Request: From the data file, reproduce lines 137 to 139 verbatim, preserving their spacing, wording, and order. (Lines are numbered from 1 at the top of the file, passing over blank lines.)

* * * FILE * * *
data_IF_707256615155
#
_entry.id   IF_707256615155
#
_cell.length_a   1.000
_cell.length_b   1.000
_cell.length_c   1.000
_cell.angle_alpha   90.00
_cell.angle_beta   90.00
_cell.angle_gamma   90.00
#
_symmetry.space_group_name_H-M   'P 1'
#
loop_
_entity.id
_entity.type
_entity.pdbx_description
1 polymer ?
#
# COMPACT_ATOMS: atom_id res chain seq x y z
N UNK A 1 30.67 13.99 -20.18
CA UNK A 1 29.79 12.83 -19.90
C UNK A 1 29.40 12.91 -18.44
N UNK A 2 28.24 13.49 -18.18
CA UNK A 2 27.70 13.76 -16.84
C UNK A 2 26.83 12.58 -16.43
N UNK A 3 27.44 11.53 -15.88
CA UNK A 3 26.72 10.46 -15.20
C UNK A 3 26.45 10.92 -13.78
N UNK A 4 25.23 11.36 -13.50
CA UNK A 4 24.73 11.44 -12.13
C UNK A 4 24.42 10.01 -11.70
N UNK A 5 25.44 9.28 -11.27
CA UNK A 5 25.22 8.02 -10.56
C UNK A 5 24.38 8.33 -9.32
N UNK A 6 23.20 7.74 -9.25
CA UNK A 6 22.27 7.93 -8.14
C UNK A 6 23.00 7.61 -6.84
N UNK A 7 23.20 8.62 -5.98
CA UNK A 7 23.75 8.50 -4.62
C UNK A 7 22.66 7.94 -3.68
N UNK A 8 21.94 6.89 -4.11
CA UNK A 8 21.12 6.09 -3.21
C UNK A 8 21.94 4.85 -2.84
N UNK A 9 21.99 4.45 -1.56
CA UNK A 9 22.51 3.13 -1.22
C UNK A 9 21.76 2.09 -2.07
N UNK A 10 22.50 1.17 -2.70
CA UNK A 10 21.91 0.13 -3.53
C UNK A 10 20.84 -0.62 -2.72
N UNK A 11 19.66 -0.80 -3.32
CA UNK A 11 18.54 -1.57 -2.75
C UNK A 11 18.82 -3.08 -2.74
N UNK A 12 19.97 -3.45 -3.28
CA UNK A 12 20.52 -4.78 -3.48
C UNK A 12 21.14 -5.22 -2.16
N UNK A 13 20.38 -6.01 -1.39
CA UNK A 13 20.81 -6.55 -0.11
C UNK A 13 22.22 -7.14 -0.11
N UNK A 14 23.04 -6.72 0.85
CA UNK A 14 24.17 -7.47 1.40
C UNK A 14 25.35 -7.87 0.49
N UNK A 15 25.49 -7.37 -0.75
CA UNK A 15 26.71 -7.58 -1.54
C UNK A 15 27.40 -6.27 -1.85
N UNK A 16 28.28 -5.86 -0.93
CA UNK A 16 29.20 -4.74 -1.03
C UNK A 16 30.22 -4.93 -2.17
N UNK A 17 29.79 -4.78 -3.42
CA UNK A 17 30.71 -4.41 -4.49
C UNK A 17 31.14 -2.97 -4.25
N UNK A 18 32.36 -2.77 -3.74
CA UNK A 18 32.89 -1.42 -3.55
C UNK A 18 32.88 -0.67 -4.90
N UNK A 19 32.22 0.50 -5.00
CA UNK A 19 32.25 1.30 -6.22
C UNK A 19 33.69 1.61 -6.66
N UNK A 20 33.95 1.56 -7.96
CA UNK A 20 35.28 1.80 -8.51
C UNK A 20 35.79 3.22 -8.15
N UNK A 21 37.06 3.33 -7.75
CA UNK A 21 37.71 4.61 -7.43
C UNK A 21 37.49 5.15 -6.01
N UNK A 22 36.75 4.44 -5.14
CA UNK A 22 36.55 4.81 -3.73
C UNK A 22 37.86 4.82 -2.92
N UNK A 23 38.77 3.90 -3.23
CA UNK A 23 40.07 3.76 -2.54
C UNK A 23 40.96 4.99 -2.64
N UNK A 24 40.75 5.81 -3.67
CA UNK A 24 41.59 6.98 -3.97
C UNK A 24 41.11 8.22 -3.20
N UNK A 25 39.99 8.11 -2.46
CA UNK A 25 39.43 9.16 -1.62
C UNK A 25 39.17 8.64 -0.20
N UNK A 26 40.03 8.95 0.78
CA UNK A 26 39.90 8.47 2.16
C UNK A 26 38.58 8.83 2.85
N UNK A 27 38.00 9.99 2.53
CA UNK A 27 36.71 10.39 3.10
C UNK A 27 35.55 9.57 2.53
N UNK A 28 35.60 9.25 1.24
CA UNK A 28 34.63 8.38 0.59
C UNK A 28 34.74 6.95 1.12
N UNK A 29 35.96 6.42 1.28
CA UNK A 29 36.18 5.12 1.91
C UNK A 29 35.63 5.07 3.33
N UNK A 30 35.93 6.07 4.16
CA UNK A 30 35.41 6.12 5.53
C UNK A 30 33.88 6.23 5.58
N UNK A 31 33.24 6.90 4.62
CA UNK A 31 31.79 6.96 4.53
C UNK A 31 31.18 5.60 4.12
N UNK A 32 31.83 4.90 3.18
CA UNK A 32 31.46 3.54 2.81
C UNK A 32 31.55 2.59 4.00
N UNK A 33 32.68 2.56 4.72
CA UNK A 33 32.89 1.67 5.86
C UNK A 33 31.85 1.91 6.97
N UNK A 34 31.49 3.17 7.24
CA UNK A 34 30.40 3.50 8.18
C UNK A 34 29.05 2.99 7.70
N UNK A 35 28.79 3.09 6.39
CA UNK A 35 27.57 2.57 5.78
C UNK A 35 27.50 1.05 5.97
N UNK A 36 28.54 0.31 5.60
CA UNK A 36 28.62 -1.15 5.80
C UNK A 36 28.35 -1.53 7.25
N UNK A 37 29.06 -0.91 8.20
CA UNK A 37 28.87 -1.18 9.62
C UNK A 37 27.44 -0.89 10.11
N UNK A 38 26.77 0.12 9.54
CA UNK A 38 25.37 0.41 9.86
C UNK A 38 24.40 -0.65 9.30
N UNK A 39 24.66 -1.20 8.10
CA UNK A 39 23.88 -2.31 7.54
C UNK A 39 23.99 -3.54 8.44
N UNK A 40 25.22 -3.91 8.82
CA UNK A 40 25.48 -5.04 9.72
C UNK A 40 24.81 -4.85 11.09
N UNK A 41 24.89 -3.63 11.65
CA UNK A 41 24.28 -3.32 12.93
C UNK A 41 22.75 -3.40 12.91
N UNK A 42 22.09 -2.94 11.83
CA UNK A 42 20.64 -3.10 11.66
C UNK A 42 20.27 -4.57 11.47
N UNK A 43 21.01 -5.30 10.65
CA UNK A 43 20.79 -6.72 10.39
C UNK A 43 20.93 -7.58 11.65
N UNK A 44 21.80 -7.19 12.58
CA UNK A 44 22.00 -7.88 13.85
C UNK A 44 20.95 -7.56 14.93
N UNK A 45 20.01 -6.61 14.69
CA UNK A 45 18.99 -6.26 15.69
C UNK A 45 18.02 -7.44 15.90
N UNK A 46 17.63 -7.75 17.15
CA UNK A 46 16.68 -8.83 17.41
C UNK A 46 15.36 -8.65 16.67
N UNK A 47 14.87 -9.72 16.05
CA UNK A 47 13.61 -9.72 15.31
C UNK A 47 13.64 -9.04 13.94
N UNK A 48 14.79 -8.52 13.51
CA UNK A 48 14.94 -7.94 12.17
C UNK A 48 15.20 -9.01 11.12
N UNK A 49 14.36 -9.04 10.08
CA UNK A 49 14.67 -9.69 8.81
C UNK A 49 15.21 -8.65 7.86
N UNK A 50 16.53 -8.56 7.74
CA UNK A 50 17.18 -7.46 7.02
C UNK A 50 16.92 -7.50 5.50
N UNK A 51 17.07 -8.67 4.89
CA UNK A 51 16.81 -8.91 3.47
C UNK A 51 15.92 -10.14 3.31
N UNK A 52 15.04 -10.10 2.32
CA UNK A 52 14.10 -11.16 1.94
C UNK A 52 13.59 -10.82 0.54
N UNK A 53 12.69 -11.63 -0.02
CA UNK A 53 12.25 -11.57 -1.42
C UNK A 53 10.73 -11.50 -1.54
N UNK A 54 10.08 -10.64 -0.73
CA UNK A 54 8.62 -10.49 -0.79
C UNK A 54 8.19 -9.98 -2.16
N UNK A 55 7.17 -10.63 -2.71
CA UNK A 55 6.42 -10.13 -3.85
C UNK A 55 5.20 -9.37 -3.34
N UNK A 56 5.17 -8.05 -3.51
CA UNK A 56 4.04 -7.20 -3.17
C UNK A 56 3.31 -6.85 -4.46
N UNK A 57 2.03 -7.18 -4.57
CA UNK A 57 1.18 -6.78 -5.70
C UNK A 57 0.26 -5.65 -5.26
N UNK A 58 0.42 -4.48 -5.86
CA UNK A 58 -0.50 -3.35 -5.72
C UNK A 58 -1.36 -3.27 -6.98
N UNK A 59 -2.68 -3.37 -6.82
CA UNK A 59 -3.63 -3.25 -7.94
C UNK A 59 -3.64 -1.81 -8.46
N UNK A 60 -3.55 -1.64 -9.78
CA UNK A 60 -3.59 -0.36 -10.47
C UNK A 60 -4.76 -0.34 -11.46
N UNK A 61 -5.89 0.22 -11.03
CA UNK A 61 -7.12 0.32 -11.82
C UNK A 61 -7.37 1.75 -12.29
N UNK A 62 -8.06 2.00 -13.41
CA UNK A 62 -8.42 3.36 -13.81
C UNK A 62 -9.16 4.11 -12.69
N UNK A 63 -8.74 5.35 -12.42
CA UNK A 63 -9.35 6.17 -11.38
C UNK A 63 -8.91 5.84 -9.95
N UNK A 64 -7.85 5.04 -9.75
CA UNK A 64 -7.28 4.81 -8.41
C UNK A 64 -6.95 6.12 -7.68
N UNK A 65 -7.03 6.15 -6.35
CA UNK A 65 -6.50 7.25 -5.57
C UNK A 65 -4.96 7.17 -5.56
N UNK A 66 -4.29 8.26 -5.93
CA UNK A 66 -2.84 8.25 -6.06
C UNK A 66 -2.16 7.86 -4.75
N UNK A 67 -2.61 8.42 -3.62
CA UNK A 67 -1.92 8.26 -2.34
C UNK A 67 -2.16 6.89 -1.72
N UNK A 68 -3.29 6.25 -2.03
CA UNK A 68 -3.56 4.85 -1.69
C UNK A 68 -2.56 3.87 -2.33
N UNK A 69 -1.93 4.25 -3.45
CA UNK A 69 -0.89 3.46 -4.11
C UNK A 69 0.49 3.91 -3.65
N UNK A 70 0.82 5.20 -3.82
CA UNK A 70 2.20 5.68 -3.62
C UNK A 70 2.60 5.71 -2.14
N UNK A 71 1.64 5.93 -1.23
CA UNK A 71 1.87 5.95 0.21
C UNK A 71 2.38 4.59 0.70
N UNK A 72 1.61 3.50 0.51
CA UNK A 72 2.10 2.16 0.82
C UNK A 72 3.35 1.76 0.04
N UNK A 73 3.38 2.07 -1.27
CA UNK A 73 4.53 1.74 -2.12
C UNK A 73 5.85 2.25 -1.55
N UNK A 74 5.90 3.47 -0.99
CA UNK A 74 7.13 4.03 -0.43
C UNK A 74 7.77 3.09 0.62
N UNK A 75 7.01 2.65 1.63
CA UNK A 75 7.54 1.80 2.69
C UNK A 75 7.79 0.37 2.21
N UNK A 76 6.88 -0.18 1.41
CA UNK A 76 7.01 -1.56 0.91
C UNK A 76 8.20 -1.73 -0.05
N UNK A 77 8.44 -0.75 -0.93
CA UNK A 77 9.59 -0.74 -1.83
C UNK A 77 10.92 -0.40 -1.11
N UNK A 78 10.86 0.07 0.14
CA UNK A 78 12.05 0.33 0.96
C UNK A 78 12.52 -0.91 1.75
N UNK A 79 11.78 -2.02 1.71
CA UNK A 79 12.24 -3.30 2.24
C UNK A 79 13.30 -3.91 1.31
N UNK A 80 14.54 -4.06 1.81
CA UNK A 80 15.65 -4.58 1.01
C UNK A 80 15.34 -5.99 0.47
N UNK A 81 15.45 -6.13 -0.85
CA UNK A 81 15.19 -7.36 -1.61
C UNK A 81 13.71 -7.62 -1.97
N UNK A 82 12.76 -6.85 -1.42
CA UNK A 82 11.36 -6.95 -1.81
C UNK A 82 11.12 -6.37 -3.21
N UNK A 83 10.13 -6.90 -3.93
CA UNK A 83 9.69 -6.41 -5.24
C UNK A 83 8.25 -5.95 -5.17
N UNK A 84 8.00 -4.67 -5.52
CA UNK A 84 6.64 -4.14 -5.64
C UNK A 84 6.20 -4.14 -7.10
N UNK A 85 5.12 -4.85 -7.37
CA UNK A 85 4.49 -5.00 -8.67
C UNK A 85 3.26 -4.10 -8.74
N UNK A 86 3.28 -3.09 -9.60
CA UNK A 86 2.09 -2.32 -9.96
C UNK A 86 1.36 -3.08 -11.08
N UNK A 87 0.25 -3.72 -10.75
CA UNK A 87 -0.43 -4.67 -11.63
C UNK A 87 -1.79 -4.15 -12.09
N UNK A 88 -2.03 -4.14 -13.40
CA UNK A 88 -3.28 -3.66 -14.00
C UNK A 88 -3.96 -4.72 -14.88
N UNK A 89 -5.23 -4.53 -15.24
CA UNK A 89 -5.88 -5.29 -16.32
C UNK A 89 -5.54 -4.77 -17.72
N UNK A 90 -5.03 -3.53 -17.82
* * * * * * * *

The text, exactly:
C UNK A 39 23.99 -3.54 8.44
N UNK A 40 25.22 -3.91 8.82
CA UNK A 40 25.48 -5.04 9.72